Sage has covered my door.
Now a bunch of green leaves burns together with the firewood.
Silently I read the poems of Hanshan,
Accompanied by the autumn wind blowing a light rain that rustles through the reeds.
I stretch out both feet and lie down.
What is there to think about ? What is there to doubt?


Poetry and Zen

From Ryokan’s poetry we can observe Ryokan’s Zen. Two primary Zen elements in his poetry were no-mind and impermanence.

With no-mind, blossoms invite the butterfly;
With no-mind, the butterfly visits the blossoms.
When the flower blooms, the butterfly comes;
When the butterfly comes, the flower blooms.
I do not “know” others,
Others do not “know” me.
Not-knowing each other we naturally follow the Way.

Ryokan’s no-mind is really synonymous with Zen — mind with no obstructions or inhibitions, mind that abides nowhere, mind free of contrivance. When Ryokan says he does not “know” others and others do not “know” he is advising us not to categorize or analyze ourselves or others. Over and over in his poems Ryokan implores:

Don’t cling! Don’t strive! Abandon yourself! Look beneath your feet!

Ryokan’s poems also reflect the impermanent nature of everything — this world is a dream, passing away, like dew.

Long ago, I often drank saki at this house;
now only the earth
Covered with plum blossoms.

If you speak delusions, everything becomes a delusion;
If you speak the truth, everything becomes the truth.
Outside the truth there is no delusion,
But outside delusion there is no special truth.
Followers of Buddha’s Way!
Why do you so earnestly seek the truth in distant places ?
Look for delusion and truth in the bottom of your own hearts.


Matsuo Basho (1644-1694), who lived a century before Ryokan, is primarily responsible for the evolution of the 17-syllable haiku from earlier forms of waka and renga poetry to a genre whose popularity continues today both in the East and the West.

Basho’s attention to the natural world and the inner world transformed this verse form from a frivolous social pastime into a major genre of Japanese poetry. As was true of earlier forms of poetry, haiku itself is not “Zen poetry”. Nevertheless, Zen has had an enormous influence on the writing of haiku, and in the hands of a poet like Basho it became a form that expressed the Way that we have been exploring in this course. Later Zen poets such as Ryokan took up this form of verse.

We will not pursue Basho’s life story in any detail. The details of Basho’s early life are in question, but it is thought that in his 20s he trained as a Buddhist monk and studied Japanese and Chinese classics and calligraphy. Although he did not remain a monk, he did continue Zen practice with his teacher Buchho while beginning his career as a poet. After many years in the city Basho moved to his basho-an, a hut made of plantain (basho) leaves and the source of his pseudonym.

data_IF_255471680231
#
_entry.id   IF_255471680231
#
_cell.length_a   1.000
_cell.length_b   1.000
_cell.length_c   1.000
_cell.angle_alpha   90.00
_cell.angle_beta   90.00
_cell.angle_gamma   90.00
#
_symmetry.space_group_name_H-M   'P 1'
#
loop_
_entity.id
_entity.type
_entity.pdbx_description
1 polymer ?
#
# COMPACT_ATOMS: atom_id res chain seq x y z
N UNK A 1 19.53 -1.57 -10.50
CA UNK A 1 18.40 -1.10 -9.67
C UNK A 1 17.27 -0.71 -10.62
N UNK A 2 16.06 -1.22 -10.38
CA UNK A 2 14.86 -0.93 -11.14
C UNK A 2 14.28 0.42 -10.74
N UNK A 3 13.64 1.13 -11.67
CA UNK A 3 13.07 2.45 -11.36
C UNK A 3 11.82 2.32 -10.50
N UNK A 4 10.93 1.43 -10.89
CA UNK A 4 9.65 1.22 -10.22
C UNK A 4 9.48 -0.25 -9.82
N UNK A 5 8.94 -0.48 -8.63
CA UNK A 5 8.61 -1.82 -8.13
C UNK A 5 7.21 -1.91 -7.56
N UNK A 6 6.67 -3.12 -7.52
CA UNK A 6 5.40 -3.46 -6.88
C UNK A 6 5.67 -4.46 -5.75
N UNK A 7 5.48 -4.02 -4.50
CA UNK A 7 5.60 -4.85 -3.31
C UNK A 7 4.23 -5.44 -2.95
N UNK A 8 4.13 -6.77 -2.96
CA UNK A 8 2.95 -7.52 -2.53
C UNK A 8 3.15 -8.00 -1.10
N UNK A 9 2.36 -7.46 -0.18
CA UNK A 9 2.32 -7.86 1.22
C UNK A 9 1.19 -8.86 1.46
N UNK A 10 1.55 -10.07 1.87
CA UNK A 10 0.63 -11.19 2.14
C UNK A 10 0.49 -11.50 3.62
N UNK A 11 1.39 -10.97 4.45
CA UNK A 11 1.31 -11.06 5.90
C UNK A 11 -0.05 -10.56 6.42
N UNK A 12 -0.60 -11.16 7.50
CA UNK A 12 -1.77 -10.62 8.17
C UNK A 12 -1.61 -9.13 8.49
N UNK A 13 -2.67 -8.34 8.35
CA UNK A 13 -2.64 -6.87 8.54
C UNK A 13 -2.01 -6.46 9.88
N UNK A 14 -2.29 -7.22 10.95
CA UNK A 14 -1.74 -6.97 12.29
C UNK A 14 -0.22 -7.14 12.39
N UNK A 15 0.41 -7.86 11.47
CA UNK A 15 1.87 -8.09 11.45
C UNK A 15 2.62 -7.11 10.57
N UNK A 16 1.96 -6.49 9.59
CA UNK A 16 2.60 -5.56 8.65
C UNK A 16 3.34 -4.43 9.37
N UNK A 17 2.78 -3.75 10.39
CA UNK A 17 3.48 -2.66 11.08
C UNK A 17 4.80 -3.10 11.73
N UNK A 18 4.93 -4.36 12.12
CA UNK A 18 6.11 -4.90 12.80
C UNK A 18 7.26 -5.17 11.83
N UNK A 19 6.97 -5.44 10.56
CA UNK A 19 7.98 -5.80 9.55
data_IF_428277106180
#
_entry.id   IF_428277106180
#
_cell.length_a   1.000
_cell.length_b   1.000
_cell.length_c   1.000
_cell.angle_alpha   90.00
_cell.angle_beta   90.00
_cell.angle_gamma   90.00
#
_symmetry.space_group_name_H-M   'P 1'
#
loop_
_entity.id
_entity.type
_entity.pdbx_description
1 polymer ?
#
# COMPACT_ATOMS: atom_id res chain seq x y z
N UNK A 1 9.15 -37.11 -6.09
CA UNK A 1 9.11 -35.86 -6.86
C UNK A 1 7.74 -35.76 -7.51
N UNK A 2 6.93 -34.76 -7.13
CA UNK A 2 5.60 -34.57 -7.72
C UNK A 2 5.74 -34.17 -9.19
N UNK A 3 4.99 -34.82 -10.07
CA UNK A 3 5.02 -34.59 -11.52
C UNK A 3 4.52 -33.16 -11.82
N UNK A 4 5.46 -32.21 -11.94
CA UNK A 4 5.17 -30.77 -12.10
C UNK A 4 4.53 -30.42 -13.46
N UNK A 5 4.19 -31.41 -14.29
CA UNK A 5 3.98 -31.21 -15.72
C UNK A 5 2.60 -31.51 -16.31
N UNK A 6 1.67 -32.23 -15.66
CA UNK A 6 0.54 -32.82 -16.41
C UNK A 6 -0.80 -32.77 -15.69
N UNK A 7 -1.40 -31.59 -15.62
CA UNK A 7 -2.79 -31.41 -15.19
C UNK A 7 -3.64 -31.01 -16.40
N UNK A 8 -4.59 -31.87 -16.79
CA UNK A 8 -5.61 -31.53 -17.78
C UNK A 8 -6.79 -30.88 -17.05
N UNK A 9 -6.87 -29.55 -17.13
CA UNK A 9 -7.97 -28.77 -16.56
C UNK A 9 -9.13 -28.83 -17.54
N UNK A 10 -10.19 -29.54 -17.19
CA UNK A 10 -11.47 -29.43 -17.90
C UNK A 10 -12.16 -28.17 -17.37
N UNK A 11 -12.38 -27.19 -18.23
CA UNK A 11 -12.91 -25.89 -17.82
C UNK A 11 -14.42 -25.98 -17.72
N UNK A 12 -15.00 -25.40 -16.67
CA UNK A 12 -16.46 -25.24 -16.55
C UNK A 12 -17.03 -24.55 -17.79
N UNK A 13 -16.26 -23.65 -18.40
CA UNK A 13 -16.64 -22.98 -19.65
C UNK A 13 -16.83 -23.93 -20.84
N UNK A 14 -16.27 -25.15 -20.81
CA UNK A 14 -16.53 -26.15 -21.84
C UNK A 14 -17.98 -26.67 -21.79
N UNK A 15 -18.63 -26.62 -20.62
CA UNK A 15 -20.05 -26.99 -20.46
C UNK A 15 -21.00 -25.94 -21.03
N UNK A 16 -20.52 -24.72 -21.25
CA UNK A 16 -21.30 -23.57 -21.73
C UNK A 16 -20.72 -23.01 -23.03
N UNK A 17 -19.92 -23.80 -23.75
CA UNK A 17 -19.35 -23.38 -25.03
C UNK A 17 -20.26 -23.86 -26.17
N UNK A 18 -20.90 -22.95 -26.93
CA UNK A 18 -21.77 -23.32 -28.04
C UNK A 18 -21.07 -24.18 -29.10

Poet pilgrim

In the last ten years of his life Basho made several long walking journeys, reporting on them in a series of books and drawing from them more images to inspire his contemplative poetry. On these journeys, Basho wore the black robes of the Buddhist monk. At the beginning of one book Basho wrote:

Following the example of the ancient priest who is said to have traveled thousands of miles caring naught for his provisions and attaining the state of sheer ecstasy under the pure beams of the moon, I left my house on the River Sumida in the August of the first year of Jyokyo among the wails of the Autumn wind.

In this stage of his life when Basho became the poet pilgrim, his writings evince the unity of the journey and Zen practice. Narrow Road to the Interior is a long meditation on the ecstasy and the sorrow of each moment of awareness, The Knapsack Notebook an exploration of the fusion of pilgrimage and poetry, and Travelogue of Weather-Beaten Bones a record of Basho’s pilgrimage on the path of his spiritual and poetic master, Saigyo.

All along this road
not a single soul—only
autumn evening

This “road” is at once the road of poetry, the road of Zen practice, and the road of life itself. All of these are one for Basho. So it was through his lifelong development of the Way of Poetry. In the autumn of his life Basho concerned himself with this road without a single soul; not only do we travel this road alone, but even the status of our own self ultimately has no meaning when confronted with the lonely depths of an autumn evening.

People’s poet

Basho was a poet of the people’s poet. Unlike the poetry of the  aristocracy with its rarified language, Basho’s haiku focused on everyday experience using everyday language. It was direct, sharp and stimulating in its connection with the concrete reality of nature and existence.

What is important is to keep our mind high in the world of true understanding, and, returning to the world of our daily experience, to seek therein the truth of beauty. No matter what we may be doing at a given moment, we must not forget that it has a bearing upon our everlasting self which is poetry.

The autumn full moon
All night long
I walked around the lake

First winter rain
The monkey also seems to wish for
A straw raincoat

Basho’s haiku and Zen